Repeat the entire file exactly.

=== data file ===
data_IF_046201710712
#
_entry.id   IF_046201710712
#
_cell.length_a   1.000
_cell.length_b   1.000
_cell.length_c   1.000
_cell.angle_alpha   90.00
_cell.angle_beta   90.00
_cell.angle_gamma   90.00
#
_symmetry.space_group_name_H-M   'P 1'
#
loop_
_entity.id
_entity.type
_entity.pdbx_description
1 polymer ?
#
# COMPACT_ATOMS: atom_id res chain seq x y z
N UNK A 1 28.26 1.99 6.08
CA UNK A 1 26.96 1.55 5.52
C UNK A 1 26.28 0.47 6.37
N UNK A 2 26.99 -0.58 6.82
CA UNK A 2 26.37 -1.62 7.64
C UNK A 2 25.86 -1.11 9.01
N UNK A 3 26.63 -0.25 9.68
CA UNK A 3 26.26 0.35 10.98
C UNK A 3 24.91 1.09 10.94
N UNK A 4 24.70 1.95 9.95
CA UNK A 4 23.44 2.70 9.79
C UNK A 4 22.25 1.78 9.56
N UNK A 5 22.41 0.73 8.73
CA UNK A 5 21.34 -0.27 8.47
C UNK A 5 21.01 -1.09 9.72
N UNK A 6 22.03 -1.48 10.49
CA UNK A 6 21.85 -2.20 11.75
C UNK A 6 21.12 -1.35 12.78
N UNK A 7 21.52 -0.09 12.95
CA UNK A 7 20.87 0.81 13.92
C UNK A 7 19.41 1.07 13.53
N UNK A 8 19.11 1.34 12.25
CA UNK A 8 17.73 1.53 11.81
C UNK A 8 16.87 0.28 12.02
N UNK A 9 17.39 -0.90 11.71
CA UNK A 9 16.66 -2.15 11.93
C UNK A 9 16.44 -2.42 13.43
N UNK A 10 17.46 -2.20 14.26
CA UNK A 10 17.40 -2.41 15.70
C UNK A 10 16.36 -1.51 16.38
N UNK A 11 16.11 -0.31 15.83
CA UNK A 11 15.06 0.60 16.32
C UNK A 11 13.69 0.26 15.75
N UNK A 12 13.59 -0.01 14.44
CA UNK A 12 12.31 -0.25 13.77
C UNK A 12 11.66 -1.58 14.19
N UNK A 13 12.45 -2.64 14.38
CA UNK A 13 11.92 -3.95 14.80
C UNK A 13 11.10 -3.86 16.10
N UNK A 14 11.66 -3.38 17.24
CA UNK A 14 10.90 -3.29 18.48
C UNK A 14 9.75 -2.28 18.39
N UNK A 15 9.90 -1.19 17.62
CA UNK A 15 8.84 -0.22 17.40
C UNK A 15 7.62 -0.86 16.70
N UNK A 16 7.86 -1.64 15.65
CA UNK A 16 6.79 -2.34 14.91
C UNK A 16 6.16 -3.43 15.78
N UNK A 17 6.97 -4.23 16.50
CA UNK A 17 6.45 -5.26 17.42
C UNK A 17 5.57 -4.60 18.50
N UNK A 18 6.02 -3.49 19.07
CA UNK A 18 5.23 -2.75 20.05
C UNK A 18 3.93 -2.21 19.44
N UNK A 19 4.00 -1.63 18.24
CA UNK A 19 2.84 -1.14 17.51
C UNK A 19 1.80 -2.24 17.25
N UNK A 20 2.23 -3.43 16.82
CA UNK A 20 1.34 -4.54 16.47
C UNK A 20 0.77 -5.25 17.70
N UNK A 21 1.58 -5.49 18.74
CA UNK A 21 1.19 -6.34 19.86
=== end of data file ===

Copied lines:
data_IF_046201710712
#
_entry.id   IF_046201710712
#
_cell.length_a   1.000
_cell.length_b   1.000
_cell.length_c   1.000
_cell.angle_alpha   90.00
_cell.angle_beta   90.00
_cell.angle_gamma   90.00
#
_symmetry.space_group_name_H-M   'P 1'
#
loop_
_entity.id
_entity.type
_entity.pdbx_description
1 polymer ?
#
# COMPACT_ATOMS: atom_id res chain seq x y z
N UNK A 1 28.26 1.99 6.08
CA UNK A 1 26.96 1.55 5.52
C UNK A 1 26.28 0.47 6.37
N UNK A 2 26.99 -0.58 6.82
CA UNK A 2 26.37 -1.62 7.64
C UNK A 2 25.86 -1.11 9.01
N UNK A 3 26.63 -0.25 9.68
CA UNK A 3 26.26 0.35 10.98
C UNK A 3 24.91 1.09 10.94
N UNK A 4 24.70 1.95 9.95
CA UNK A 4 23.44 2.70 9.79
C UNK A 4 22.25 1.78 9.56
N UNK A 5 22.41 0.73 8.73
CA UNK A 5 21.34 -0.27 8.47
C UNK A 5 21.01 -1.09 9.72
N UNK A 6 22.03 -1.48 10.49
CA UNK A 6 21.85 -2.20 11.75
C UNK A 6 21.12 -1.35 12.78
N UNK A 7 21.52 -0.09 12.95
CA UNK A 7 20.87 0.81 13.92
C UNK A 7 19.41 1.07 13.53
N UNK A 8 19.11 1.34 12.25
CA UNK A 8 17.73 1.53 11.81
C UNK A 8 16.87 0.28 12.02
N UNK A 9 17.39 -0.90 11.71
CA UNK A 9 16.66 -2.15 11.93
C UNK A 9 16.44 -2.42 13.43
N UNK A 10 17.46 -2.20 14.26
CA UNK A 10 17.40 -2.41 15.70
C UNK A 10 16.36 -1.51 16.38
N UNK A 11 16.11 -0.31 15.83
CA UNK A 11 15.06 0.60 16.32
C UNK A 11 13.69 0.26 15.75
N UNK A 12 13.59 -0.01 14.44
CA UNK A 12 12.31 -0.25 13.77
C UNK A 12 11.66 -1.58 14.19
N UNK A 13 12.45 -2.64 14.38
CA UNK A 13 11.92 -3.95 14.80
C UNK A 13 11.10 -3.86 16.10
N UNK A 14 11.66 -3.38 17.24
CA UNK A 14 10.90 -3.29 18.48
C UNK A 14 9.75 -2.28 18.39
N UNK A 15 9.90 -1.19 17.62
CA UNK A 15 8.84 -0.22 17.40
C UNK A 15 7.62 -0.86 16.70
N UNK A 16 7.86 -1.64 15.65
CA UNK A 16 6.79 -2.34 14.91
C UNK A 16 6.16 -3.43 15.78
N UNK A 17 6.97 -4.23 16.50
CA UNK A 17 6.45 -5.26 17.42
C UNK A 17 5.57 -4.60 18.50
N UNK A 18 6.02 -3.49 19.07
CA UNK A 18 5.23 -2.75 20.05
C UNK A 18 3.93 -2.21 19.44
N UNK A 19 4.00 -1.63 18.24
CA UNK A 19 2.84 -1.14 17.51
C UNK A 19 1.80 -2.24 17.25
N UNK A 20 2.23 -3.43 16.82
CA UNK A 20 1.34 -4.54 16.47
C UNK A 20 0.77 -5.25 17.70
N UNK A 21 1.58 -5.49 18.74
CA UNK A 21 1.19 -6.34 19.86